We stand up for badgers and do not support the culling of healthy badgers as part of government plans to tackle bovine tuberculosis.
What is bovine tuberculosis?
Bovine tuberculosis (bTB) is a highly infectious disease of cattle which significantly impacts thousands of farms annually. Since the mid-1980s, the incidence of bTB in cattle has increased substantially, creating an economic burden on the taxpayer, as infected cattle must be culled and compensation paid to farmers.
We recognise that bTB is a complex and costly disease that causes substantial hardship to the farming community and that there is a need to find the right mechanisms to control it.
Current situation - November 2020
We are anticipating an announcement from the Minister of Agriculture, Environment and Rural Affairs, setting out a new bovine TB (bTB) eradication strategy for Northern Ireland. This is likely to include some form of ‘wildlife intervention’ in relation to our local badger population. Badgers are one of several mammals that can become infected by bTB, with the potential to infect other badgers and to transmit the disease back to cattle where they interact on farmland.
Our position: Culling of healthy badgers is not the answer
Ulster Wildlife’s position on this issue remains unchanged: Healthy badgers should not be culled as part of any wildlife intervention strategy and we have written to Government outlining this position.
Badgers are a valued native species, protected by law under the Wildlife NI Order 1985 and the Bern Convention. Twenty-five per cent of the European population is found in the UK, so we have an international responsibility to conserve and protect them.
Our preference is that badger vaccination is the main approach adopted to control bTB in the badger population. However, we could also support a combination of the ‘Test–Vaccinate–Remove’ (TVR) methodology combined with wider badger vaccination as an ethical approach in terms of controlling bTB, in both the badger and cattle populations, in bTB hotspots in Northern Ireland.
We are also calling on legislation to be introduced urgently to allow laypersons to be trained in badger vaccination, as is the case in England and Wales, and for continued focus on cattle testing and improvements to biosecurity.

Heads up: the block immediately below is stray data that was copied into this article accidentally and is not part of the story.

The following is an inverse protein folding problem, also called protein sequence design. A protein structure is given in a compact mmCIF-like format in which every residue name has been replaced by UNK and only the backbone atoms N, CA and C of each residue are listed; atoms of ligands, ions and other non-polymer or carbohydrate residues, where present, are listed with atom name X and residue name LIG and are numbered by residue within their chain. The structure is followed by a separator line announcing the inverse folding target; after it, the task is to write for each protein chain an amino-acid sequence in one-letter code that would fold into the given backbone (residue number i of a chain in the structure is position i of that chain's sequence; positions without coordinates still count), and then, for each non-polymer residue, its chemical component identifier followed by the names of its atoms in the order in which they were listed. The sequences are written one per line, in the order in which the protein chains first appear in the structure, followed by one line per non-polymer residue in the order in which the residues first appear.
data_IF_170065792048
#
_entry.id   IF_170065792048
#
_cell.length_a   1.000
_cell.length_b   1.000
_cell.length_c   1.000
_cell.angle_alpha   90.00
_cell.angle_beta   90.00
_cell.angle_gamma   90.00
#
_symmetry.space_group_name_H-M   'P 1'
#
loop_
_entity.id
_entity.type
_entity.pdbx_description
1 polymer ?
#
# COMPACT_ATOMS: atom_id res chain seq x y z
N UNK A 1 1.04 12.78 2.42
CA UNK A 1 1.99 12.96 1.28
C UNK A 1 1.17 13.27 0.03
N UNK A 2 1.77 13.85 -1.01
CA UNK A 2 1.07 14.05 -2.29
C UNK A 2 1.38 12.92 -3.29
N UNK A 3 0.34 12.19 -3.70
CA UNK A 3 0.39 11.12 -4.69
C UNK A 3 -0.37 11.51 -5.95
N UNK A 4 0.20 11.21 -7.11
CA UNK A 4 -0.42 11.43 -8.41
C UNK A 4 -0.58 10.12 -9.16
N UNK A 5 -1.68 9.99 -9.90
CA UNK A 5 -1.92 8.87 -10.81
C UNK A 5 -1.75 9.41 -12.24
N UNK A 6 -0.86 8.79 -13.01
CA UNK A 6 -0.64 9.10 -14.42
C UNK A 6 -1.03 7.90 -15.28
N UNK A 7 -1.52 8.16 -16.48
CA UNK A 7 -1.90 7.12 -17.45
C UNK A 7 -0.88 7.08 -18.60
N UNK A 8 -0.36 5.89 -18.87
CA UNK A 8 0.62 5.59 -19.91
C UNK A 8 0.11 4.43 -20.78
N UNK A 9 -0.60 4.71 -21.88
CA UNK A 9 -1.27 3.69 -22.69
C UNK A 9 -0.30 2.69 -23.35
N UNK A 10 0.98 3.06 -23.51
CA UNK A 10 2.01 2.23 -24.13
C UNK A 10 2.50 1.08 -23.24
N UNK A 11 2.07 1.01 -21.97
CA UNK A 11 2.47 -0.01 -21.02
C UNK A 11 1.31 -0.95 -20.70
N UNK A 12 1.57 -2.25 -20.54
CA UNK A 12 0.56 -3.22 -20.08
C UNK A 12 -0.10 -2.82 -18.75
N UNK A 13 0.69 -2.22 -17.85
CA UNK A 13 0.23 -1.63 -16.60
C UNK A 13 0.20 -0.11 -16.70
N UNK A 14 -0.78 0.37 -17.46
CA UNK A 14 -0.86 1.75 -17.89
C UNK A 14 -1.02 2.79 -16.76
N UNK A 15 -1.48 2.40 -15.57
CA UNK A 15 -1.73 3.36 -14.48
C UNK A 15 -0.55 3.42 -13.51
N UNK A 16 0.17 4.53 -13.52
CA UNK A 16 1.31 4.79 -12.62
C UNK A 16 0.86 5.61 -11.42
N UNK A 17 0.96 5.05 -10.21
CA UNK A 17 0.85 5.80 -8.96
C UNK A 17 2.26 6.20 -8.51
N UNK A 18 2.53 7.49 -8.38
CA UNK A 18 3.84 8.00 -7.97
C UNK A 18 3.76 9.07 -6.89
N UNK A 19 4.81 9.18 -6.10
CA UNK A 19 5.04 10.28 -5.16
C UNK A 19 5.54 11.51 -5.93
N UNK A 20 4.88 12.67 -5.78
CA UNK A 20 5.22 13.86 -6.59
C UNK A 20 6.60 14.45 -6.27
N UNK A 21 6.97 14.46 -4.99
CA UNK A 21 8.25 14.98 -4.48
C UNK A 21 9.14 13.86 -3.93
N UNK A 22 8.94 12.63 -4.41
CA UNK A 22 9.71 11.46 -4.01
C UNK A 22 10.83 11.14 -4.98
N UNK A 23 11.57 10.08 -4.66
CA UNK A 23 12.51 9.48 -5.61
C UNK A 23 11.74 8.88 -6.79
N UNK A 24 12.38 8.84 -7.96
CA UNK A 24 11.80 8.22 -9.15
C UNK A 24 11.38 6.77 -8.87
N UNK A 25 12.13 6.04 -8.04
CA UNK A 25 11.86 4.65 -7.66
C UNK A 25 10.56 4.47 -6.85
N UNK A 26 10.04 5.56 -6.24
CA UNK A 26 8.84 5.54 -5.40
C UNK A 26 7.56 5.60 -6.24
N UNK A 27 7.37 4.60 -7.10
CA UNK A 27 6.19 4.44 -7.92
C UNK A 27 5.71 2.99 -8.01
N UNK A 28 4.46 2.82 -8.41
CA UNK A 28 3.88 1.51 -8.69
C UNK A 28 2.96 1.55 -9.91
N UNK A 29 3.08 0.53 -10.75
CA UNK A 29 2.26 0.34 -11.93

We recognise that the Minister has a difficult decision to make in regards to bTB, with many factors to consider, and we are prepared to work positively with the Department to support a badger vaccination programme.
Our current understanding is that any wildlife intervention element of the bTB strategy will have to go out to public consultation, so we will keep you informed on how you can have your say in the coming weeks and months.
What is the Test-Vaccinate-Remove (TVR) strategy?
TVR involves trapping badgers in cages and testing them for bTB in the field through a blood test. Any badgers that test negative are vaccinated and released, and any that test positive with advanced tuberculosis are humanely euthanized and therefore ‘removed’.
Over recent years, DAERA has been carrying out a TVR pilot to ascertain its validity, with the results expected from this research in late 2020.
What we've been doing to date
Ulster Wildlife has been working on the issue of bTB and its links to badgers for several years. During this time our activities have included:
- standing up for badgers in the local media.
- working with government and farming interests via the NI Badger Stakeholder Group.
- collating, summarising and presenting science on the spread of bTB.
- providing expertise and scientific evidence to NI Assembly's Agricultural Committee.
- scrutinising and responding to 'DAERA's 'Bovine Tuberculosis Eradication Strategy for Northern Ireland' consultation and encouraging our members and supporters to respond. Read our full response
Badgers are a valued species in Northern Ireland, protected by law. 25% of the European population is found in the UK, so we have an international responsibility to conserve them.